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Montevideo, July 13th 2024 - 22:55 UTC



Dr. Graham Pascoe’s comprehensive history of the Falkland Islands is now available

Saturday, June 22nd 2024 - 15:40 UTC
Full article 19 comments
Volume 3 (1852-1982): 732 pages, with maps, tables, 229 illustrations in colour and black & white. Volume 3 (1852-1982): 732 pages, with maps, tables, 229 illustrations in colour and black & white.

The Falklands Saga describes the history and legal status of the Falkland Islands in four A4 volumes, with illustrations, tables of population and shipping, and a compendium of hundreds of historical and legal documents, in English and also (where different) in their original languages, Spanish, French, German, Latin or Dutch. There is a full apparatus criticus: each volume contains over 2,500 footnotes, a glossary, an appendix and a bibliography.

“… a work of profound scholarship, rigorous analysis and sound judgement. It will become the new benchmark for serious historical study of the Falkland Islands.” (former Falklands Governor David Tatham, in The Falkland Islands Journal 2022)

Kindle edition ₤19.99 per volume; paperback print-on-demand, ₤79.99 per volume, plus p&p, e.g. under this link or here, on Amazon, or other online outlets, and from bookshops. Prices may vary.

Volume 1 (from the beginning to 1831): 731 pages, maps, tables, 111 illustrations in colour and black & white. ISBN 978-1-80381-687-6; eBook ISBN 978-1-80381-688-3. Geography, climate, landscape, wildlife; discovery, probably by the Portuguese, 1518/19; refutation of myths of discovery by the Chinese, Vespucci or Magellan; early sightings; the French at Port Louis, 1764; the British at Port Egmont, 1766; the First Falklands Crisis: Spain replaces France, 1767; Anglo-Spanish dispute; the Anglo-Spanish agreement, 1771: each side agrees to tolerate the other in the Falklands; the Nootka Sound Convention extends Britain’s rights, 1790; Spain withdraws; start of the Years of Confusion, 1811; the abortive 1824 Argentine expedition; Louis Vernet’s five years in the Falklands, 1826-31.

Volume 2 (1831-1855): 767 pages, with maps, tables, 80 illustrations in colour and black & white. ISBN 978-1-80381-689-0; eBook ISBN 978-1-80381-690-6. The Second Falklands Crisis: Vernet seizes US ships, and leaves the islands; the US removes half the population; 12-year diplomatic breach between Argentina and the US; Argentina sends a garrison; murder at Port Louis, I: Argentine governor murdered by his own troops; Britain reasserts sovereignty, expels the Argentine garrison but allows civilians to remain; Charles Darwin’s 1st visit, 1833; Argentine protests begin; murder at Port Louis, II: Antonio Rivero murders Argentine representatives; Darwin’s 2nd visit, 1834; Argentine protests end; Years of Confusion end, 1850; Convention of Peace ends Argentina’s claim to the Falklands.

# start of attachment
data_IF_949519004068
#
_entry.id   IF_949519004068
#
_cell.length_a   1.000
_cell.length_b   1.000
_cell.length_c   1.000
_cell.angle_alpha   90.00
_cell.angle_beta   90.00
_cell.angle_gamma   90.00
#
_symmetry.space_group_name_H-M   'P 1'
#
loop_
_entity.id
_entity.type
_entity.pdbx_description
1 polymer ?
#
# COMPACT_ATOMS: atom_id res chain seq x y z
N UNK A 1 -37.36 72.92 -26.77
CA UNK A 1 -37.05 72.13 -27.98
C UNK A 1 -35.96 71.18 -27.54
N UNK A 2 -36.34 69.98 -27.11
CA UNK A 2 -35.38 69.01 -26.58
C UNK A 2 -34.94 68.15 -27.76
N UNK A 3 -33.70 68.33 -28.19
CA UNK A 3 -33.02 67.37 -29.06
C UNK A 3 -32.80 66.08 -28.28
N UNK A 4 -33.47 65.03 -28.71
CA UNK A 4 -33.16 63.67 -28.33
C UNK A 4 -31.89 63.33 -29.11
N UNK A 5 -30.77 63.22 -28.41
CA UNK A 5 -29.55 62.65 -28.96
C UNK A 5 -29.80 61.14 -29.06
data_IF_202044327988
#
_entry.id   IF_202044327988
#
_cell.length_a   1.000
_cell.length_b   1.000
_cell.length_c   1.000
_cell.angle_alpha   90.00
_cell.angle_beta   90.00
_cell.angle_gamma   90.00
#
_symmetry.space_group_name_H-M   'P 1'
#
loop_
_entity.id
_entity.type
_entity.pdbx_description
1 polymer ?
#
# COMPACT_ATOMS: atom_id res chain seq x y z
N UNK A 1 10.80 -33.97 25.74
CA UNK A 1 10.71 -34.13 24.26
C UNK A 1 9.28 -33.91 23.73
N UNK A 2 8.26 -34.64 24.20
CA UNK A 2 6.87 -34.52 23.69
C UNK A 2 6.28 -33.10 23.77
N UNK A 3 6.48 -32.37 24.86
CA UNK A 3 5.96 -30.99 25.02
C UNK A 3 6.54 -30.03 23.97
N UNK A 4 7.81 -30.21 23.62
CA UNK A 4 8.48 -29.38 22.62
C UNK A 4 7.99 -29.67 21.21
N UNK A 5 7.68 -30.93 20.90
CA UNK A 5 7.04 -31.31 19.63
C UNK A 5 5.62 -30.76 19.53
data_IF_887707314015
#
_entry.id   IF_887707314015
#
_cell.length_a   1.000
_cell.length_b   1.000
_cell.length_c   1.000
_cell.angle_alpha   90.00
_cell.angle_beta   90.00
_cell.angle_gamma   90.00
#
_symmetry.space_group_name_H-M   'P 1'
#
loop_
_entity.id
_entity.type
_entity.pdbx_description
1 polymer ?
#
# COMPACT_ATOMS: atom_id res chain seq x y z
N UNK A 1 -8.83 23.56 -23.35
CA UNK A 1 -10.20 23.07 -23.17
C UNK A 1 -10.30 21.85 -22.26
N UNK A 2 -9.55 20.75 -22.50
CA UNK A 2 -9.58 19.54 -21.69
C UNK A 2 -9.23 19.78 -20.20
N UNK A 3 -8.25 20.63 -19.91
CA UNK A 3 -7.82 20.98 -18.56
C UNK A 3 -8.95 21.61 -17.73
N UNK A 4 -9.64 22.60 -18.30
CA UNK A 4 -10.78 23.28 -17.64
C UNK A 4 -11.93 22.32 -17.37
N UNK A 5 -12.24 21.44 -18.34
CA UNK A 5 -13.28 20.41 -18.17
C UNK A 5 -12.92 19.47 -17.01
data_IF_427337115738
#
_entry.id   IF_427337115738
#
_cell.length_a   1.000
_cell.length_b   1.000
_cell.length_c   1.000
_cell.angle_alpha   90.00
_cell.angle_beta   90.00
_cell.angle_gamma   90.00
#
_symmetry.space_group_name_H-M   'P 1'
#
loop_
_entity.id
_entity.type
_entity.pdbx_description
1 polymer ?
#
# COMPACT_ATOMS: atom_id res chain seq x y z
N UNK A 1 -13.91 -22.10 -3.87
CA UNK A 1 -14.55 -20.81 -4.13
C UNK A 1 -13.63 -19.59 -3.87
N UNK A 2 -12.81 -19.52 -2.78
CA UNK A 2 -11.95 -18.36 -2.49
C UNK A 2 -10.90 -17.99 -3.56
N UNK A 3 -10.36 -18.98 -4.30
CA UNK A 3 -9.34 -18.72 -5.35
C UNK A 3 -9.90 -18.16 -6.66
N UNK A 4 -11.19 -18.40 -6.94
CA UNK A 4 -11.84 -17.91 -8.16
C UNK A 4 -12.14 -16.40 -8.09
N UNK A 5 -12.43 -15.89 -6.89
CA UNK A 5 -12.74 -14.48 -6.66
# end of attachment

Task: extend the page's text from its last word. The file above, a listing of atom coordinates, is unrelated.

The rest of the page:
Volume 3 (1852-1982): 732 pages, with maps, tables, 229 illustrations in colour and black & white. ISBN 978-1-80381-691-3; eBook ISBN 978-1-80381-692-0. Vernet in Europe; the Patagonian Mission; Argentina confirms consent to Britain’s possession of the Falklands; West Falkland populated; final end of Argentina’s claim to the islands; the First World War: Battle of the Falklands, 1914; first evacuation of children within the islands; the Second World War: Battle of the River Plate, 1939; second evacuation of children, 1942; Britain arbitrates between Argentina and Chile, 1899-1902 and 1964-6; “amateur Argentine invasions”, 1964, 1966, 1968; six Argentine coups; the Heligoland and Chagos connections; the Third Falklands Crisis: the invaders land, 1 April 1982.

Volume 4: 1982 to the present day (forthcoming). The Third Falklands Crisis: the Falklands War, 2 April to 14 June 1982: Invasion, with full transcript of the “invasion phone-in”; third evacuation of children from Stanley to other settlements in the islands; Occupation: life under Argentine occupation; fruitless diplomatic negotiations; the British task force; Liberation: the British forces arrive; the battles; the Argentine surrender; aftermath; the present and the future; international law; United Nations Resolutions; the legal status of the Falklands; rulings by the International Court of Justice on Kuwait and Kosovo; UN Resolution 2625: Falkland Islanders are holders of territorial sovereignty with full external self-determination – the Falklands are not part of Argentina.

Volume 5: Index to Volumes 1-4 (forthcoming). Will contain a cumulative index and a cumulative bibliography to volumes 1-4, and a cumulative list of errata and corrigenda (if any) in all volumes.

Categories: Politics, Falkland Islands.

Top Comments

Disclaimer & comment rules
  • willowas1

    Greetings from a nigerian from west africa and Gods speed

    Jun 21st, 2024 - 03:08 pm +6
  • Steve Potts

    Argentine Cityzen

    But the Malvinas is on Argentina's continental shelf! Sulk sulk...

    Argentina believes that the British territories including Britain’s Antarctic section belong to them because it’s an extension of their continental platform, true or false?

    Falklands – Argentina’s Geographical Affinity Claim (1 pg):-

    PS Well done Graham!

    Jun 22nd, 2024 - 02:51 pm +6
  • darragh


    I can see your pout from my back field and its only 13,000 miles away.

    Jun 23rd, 2024 - 09:17 am +5
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